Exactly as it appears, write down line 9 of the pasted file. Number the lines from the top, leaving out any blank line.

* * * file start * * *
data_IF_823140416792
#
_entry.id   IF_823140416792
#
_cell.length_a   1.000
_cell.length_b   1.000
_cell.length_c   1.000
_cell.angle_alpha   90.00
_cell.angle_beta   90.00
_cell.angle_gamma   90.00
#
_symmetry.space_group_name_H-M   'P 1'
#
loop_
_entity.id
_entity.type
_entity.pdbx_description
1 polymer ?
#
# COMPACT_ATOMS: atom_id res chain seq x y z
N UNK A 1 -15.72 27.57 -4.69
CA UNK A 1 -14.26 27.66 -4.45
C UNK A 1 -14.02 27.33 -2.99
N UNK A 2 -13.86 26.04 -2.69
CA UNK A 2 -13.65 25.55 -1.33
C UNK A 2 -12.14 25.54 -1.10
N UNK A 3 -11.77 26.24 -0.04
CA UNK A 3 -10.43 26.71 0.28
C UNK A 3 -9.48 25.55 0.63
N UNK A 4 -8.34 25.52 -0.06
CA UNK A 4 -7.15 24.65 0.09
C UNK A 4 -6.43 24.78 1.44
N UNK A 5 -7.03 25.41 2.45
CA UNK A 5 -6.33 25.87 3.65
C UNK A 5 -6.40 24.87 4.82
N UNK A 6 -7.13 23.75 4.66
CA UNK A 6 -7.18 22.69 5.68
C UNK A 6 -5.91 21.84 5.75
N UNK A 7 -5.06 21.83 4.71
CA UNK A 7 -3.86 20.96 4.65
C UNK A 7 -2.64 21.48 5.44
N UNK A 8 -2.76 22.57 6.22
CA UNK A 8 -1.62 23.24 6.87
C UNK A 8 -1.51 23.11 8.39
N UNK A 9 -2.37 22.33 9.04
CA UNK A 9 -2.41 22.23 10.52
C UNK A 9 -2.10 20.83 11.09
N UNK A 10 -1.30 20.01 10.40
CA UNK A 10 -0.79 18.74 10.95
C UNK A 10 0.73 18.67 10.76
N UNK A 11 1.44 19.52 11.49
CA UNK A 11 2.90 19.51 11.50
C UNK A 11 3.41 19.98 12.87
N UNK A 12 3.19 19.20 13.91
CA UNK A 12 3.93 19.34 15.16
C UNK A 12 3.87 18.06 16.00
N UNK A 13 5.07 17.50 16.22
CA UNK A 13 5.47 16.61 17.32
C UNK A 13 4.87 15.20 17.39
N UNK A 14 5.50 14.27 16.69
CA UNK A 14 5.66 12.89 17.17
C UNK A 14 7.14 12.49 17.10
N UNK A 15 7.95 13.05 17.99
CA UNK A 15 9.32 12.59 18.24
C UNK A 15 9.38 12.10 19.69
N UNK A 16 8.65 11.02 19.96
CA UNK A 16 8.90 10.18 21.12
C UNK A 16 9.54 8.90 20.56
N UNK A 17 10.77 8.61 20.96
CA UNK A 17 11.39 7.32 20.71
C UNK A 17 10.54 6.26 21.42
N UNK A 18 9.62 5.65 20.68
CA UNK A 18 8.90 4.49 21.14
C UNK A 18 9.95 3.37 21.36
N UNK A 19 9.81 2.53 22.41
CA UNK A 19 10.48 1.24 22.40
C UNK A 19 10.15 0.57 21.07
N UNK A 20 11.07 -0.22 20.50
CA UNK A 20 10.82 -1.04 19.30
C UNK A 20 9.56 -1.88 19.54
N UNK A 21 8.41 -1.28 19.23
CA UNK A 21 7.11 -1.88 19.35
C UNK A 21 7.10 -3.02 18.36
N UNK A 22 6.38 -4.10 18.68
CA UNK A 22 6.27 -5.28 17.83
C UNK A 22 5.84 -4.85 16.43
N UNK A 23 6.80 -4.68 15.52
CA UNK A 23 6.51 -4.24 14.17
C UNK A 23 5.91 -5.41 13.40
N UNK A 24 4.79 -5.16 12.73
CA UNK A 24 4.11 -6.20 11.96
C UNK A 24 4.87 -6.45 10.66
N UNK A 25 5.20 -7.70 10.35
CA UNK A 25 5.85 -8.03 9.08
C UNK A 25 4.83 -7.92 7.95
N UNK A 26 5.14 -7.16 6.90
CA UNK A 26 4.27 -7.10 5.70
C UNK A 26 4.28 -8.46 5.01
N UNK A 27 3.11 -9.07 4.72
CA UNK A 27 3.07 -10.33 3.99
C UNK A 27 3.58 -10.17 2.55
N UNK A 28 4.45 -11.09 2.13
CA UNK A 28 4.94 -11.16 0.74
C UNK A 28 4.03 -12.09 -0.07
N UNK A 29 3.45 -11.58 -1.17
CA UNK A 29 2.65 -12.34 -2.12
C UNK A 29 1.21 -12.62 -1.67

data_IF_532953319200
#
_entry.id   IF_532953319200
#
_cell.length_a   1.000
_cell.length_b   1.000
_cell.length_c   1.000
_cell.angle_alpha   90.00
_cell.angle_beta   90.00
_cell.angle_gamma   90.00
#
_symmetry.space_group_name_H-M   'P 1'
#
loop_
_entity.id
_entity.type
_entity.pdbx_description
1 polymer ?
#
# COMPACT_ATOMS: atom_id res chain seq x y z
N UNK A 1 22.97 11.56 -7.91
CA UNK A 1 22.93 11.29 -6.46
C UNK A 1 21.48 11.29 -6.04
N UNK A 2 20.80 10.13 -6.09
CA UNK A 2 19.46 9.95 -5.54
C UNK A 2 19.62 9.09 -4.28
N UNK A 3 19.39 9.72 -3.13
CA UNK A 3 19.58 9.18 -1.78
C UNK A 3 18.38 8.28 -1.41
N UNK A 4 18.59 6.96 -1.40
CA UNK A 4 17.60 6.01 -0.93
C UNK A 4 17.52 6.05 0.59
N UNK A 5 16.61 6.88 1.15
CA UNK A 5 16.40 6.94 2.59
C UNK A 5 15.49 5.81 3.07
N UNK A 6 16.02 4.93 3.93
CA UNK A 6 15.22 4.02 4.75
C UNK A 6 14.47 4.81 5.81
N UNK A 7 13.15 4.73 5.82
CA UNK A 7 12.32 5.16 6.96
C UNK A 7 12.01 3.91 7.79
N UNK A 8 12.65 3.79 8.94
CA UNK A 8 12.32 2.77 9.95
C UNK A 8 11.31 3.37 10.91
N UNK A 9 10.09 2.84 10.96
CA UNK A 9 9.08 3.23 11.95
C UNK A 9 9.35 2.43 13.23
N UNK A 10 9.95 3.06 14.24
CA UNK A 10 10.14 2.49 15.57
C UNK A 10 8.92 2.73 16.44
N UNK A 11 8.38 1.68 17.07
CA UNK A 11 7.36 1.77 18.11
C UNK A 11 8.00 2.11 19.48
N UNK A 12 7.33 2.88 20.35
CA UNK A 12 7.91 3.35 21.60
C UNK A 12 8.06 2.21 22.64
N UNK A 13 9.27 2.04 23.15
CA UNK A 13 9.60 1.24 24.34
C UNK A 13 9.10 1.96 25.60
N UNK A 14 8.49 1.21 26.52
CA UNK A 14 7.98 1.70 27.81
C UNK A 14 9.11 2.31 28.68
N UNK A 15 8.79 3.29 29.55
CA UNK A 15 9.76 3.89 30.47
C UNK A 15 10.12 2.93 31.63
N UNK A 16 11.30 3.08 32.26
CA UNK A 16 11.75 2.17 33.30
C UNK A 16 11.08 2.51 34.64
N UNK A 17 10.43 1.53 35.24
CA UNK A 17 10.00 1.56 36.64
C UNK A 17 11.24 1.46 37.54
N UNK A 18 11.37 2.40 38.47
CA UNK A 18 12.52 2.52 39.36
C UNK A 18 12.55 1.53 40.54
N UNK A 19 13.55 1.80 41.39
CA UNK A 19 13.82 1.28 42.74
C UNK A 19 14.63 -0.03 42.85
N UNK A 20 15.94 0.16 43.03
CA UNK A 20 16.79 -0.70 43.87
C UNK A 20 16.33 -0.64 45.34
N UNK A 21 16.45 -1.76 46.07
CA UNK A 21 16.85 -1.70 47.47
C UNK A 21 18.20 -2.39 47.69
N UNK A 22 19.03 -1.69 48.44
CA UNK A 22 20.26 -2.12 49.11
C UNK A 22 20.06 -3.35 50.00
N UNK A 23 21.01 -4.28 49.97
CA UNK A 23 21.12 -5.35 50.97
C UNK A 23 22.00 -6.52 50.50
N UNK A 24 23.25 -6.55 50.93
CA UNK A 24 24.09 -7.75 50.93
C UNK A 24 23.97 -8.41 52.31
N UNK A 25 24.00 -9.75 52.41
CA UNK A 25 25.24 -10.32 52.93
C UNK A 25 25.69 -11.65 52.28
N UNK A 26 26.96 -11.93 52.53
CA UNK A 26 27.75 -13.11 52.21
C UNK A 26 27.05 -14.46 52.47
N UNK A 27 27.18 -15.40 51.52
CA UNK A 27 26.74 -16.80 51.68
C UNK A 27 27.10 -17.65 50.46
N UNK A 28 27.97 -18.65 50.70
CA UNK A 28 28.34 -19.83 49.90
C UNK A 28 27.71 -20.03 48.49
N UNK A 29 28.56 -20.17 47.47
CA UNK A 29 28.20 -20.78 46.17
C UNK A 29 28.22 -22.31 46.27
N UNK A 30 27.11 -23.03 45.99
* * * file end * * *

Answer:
_cell.angle_beta   90.00